Film Review: Crimson Peak 

It’s not you, Guillermo del Toro. It’s me.

My dearest Sir Thomas Sharpe (Tom Hiddleston),

It is with heavy heart that I must inform you that I, your wife, am leaving your ancestral home of Allerdale Hall, aka Crimson Peak, and filing for divorce. This may come as a shock to you, but I now think the dissolution of our relationship was inevitable from the start. Maybe when my mother came back from the grave as a hideous ghost and hissed "Beware of Crimson Peak!", I should have listened to her. Maybe I should have noticed that you look and act just like the evil Norse trickster god Loki. Maybe I missed another opportunity to avert relationship disaster when my rich father Carter Cushing (Jim Beaver) tried to bribe you into leaving the country. But he was such a terrible actor that I was almost relieved when he died under mysterious circumstances. And besides, you needed his considerable fortune to finish the construction of your steampunk machine that will bring the red clay mines underneath your estate back to profitability.

click to enlarge Mia Wasikowska in Crimson Peak
  • Mia Wasikowska in Crimson Peak

Come to think of it, the weird scheme to create an automated clay-mining machine should have been another red flag. Is there really a huge market for gooey red clay that looks like fake blood? Maybe you could have put that money into fixing up the house instead. I mean, come on. There's a giant hole in the roof where the rain and snow come in and cascade down into the central stairwell. Sure, it makes for a dramatic scene, and the soft snowdrift did save my life when your sister Lucille (Jessica Chastain) tried to kill me, but it's way past time to put a tarp on it. Between that, the walls that drip blood all the time, and the small army of ghosts that roam the halls (but never have much of an effect on the plot), my lawyer is going to have no trouble convincing the judge that you are forcing me to live in unacceptable conditions.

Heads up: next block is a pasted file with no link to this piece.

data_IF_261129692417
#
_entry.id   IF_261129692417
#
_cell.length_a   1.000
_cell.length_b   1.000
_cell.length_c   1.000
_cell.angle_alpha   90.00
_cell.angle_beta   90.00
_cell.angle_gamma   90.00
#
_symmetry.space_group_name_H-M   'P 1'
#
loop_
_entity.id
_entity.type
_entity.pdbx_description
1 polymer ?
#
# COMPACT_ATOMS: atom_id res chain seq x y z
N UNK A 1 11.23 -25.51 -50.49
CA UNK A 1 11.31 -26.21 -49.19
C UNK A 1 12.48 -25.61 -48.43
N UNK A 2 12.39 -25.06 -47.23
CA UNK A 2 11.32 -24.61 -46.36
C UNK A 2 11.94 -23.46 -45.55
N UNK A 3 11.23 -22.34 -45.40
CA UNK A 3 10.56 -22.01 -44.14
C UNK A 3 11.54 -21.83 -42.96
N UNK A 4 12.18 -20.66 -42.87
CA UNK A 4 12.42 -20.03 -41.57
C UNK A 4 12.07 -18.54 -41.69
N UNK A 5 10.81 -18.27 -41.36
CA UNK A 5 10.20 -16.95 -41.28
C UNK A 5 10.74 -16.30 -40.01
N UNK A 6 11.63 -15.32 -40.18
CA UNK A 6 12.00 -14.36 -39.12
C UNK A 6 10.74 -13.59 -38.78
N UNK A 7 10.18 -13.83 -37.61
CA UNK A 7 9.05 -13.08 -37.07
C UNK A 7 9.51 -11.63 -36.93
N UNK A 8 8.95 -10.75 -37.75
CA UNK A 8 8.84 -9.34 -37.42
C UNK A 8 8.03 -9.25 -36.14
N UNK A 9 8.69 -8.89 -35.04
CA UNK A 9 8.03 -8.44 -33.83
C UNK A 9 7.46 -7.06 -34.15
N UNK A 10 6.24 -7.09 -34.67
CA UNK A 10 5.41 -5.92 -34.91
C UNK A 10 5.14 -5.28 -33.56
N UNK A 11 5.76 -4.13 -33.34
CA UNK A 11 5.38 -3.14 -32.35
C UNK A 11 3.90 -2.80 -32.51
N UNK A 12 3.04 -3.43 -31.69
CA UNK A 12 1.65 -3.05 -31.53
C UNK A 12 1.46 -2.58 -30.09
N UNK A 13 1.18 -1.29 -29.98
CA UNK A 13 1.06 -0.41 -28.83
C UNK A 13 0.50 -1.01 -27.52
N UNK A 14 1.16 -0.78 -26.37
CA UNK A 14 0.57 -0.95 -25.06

And then there's your sister. Lucille is always smiling and courteous to my face, but I get the sense that she's plotting against me. Perhaps it's because of the similarities between our relationship and the one between Ingrid Bergman and Claude Rains' mother in the 1946 Alfred Hitchcock film Notorious, what with the poison in the tea and the purloined key and the basement full of secrets and whatnot. But the year is 1901, which means Hitch is just 2 years old and films with actual plots are only now being invented, so you can understand how I would have missed those particular red flags. I guess you live and learn.

I admit I share some of the blame for this fiasco. I guess I was blinded by the splendor of all those puffy-sleeved silk organza nightgowns and crushed velvet top hats. But frankly, my dear Thomas, there are so many holes in our story, I just don't think it's salvageable. So we must go our separate ways and hope that next time, director Guillermo del Toro can conjure up a more coherent world for us to live in.


Edith Cushing Sharpe (Mia Wasikowska)

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